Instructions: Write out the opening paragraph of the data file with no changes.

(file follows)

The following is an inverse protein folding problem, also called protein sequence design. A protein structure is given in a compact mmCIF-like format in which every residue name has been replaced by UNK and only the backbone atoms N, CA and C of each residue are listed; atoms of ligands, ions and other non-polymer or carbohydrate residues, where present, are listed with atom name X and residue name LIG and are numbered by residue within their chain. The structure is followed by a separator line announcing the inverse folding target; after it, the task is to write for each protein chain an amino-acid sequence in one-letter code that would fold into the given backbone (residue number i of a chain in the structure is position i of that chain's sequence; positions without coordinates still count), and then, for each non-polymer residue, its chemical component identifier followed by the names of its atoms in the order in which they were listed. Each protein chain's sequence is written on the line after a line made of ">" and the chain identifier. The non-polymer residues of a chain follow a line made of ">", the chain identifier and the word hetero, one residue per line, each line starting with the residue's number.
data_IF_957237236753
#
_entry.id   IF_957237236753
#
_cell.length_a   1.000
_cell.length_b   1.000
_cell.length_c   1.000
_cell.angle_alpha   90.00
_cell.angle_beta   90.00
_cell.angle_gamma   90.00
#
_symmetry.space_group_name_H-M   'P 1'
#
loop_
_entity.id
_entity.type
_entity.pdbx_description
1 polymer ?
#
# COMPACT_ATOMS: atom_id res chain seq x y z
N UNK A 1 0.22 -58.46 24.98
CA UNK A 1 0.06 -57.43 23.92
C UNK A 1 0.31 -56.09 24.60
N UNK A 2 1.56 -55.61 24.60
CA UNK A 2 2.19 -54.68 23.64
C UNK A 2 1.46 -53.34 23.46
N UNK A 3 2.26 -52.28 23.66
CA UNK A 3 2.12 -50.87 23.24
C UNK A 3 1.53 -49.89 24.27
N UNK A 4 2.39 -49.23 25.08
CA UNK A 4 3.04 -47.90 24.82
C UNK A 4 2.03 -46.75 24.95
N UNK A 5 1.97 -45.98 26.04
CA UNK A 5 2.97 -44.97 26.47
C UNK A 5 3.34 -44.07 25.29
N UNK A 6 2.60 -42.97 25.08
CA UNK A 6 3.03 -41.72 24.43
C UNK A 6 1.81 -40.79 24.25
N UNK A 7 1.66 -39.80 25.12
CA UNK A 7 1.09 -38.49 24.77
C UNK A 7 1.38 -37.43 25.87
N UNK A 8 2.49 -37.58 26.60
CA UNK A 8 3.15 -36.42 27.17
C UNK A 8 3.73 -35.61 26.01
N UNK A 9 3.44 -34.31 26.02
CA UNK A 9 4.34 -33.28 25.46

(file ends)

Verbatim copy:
The following is an inverse protein folding problem, also called protein sequence design. A protein structure is given in a compact mmCIF-like format in which every residue name has been replaced by UNK and only the backbone atoms N, CA and C of each residue are listed; atoms of ligands, ions and other non-polymer or carbohydrate residues, where present, are listed with atom name X and residue name LIG and are numbered by residue within their chain. The structure is followed by a separator line announcing the inverse folding target; after it, the task is to write for each protein chain an amino-acid sequence in one-letter code that would fold into the given backbone (residue number i of a chain in the structure is position i of that chain's sequence; positions without coordinates still count), and then, for each non-polymer residue, its chemical component identifier followed by the names of its atoms in the order in which they were listed. Each protein chain's sequence is written on the line after a line made of ">" and the chain identifier. The non-polymer residues of a chain follow a line made of ">", the chain identifier and the word hetero, one residue per line, each line starting with the residue's number.